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Middle-market executives are expert at managing their business, but quite often concentrate exclusively on tactical matters and don’t consider strategic opportunities.  When you prepare your business for sale, you should examine the operations as if you were a buyer – both strategically and tactically. 

One function often overlooked by entrepreneurs – technical experts in their field – is marketing.  This does not simply mean selling to customers, but rather thinking about your business strategically.

Several elements of marketing to consider when you prepare for sale:

  • Products & services (…product portfolio – age and distribution; life cycle)
  • Market growth rate & market segment
  • Market share
  • Competition – macro market
  • Competition – micro (individual competitors)
  • Etc.


Products or services:  Mid-size companies may not feel the pressure to continually develop new products or services.  Quite often, owners make comfortable salaries and receive the benefits of a business-owner - they may become complacent. Examine your product portfolio, and what do you see? … a stable full of stale outdated products that you often discount to meet competitive pressure?  When did you last introduce a new product – either acquired or developed in-house?  When did you last assess your product/line strengths & weaknesses?  And because your product line is tired, your primary competitive weapon is price discount?  If your product line is somewhat stale, will a potential buyer see a ‘non-competitive business’?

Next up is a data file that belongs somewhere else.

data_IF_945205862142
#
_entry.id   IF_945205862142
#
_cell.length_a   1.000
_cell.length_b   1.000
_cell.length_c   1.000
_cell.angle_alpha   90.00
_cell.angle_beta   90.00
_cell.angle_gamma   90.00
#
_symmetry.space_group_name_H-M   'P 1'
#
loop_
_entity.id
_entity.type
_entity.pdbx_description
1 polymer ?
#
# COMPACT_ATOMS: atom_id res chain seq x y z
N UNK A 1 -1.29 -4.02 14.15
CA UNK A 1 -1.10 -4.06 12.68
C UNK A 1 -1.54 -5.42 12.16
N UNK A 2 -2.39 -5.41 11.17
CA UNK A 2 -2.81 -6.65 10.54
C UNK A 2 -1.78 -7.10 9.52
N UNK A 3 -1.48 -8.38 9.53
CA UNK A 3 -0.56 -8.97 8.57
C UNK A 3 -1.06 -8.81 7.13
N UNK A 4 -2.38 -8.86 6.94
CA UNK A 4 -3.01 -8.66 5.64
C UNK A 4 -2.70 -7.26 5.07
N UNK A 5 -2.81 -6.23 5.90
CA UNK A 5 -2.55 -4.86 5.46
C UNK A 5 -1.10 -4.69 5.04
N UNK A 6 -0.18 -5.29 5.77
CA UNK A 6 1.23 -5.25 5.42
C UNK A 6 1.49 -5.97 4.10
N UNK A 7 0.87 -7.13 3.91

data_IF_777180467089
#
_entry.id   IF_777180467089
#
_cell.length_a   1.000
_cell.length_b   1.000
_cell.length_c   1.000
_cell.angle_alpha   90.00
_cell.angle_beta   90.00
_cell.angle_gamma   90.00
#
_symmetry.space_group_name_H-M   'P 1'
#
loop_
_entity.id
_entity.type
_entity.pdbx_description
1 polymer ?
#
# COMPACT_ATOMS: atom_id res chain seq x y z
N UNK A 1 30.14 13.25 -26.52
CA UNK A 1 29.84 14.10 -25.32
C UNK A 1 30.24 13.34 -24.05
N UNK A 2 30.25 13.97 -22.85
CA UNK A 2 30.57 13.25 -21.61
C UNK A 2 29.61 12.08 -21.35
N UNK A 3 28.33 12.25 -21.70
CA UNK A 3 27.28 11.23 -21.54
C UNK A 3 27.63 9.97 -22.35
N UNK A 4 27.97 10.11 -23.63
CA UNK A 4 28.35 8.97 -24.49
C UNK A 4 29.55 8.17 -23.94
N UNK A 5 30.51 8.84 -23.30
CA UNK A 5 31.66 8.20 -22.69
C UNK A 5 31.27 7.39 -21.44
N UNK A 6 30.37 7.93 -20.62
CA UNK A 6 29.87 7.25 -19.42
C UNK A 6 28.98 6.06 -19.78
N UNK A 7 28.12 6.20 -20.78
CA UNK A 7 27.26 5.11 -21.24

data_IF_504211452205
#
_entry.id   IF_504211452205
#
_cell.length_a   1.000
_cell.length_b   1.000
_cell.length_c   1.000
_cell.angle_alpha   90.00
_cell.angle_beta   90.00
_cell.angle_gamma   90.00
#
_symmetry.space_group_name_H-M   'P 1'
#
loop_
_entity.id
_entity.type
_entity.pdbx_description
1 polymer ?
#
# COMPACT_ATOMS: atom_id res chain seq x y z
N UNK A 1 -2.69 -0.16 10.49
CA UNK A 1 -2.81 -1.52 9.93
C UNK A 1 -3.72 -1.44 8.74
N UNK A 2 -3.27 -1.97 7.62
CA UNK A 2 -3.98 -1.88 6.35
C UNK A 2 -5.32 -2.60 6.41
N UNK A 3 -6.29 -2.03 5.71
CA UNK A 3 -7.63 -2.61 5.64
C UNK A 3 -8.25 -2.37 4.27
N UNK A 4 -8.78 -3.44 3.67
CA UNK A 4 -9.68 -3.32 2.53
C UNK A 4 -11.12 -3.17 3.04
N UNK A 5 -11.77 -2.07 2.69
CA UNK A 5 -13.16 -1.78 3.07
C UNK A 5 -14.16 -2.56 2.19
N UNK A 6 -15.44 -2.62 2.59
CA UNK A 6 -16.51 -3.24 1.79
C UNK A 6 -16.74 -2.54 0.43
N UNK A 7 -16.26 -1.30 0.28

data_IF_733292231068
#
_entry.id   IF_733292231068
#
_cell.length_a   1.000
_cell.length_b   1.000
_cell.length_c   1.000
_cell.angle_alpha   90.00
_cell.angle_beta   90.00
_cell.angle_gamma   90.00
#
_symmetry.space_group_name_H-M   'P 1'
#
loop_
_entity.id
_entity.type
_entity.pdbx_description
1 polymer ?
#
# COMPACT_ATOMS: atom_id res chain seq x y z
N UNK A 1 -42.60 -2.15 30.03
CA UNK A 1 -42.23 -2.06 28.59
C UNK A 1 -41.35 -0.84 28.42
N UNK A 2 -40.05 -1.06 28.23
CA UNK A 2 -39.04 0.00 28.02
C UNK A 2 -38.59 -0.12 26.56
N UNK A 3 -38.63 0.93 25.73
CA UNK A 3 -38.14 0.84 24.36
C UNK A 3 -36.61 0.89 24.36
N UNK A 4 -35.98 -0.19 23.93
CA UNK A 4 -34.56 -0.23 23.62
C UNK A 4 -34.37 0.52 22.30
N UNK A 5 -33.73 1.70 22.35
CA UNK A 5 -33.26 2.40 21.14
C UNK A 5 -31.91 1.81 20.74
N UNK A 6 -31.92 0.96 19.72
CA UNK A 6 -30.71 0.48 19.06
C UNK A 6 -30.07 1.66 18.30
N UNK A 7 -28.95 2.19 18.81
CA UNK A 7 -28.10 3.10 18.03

Assess your current products’ life cycle.  Rather than be completely negative in your assessment, what if you accepted a strategic goal of ‘one-third of annual sales would be from products/services introduced in the last 5 years’?  And you managed that goal through semi-annual reviews that continually sought new products – either developed internally or through acquisition.  If one-third of your line were relatively new products, would that also require you to cull the old, non-essential non-strategic products from your portfolio?

And perhaps you also periodically review competitive products, and industry trends to develop products before your competitors.  What impression does that create for a potential buyer?

The simple answer is that you can substantially increase shareholder value when you periodically review the Company product line.  Shareholder value will increase:

Through improved sales and profits before the sale, which will likely affect the selling price through the multiple of earnings to be paid, and
Your organization will demonstrate a progressive strategic approach to product development... the Company will be more desirable to potential buyers.   

My challenge to you:

How will you enhance your product line through internal growth or acquisition?  Establish a challenge – improve Company profitability by 25%!

 Many of you will respond that it can’t be done, and avoid the challenge because the writer doesn’t understand your market.  Some will only improve profits by 10%... 15% and the naysayers will boast that, “I was right… I knew we couldn’t increase profits by 25%!”

Ten percent profit improvement doesn’t sound bad to me… and when an EBITDA multiple is applied, how much value have you created?

M&A Seller: Key Elements of Your Company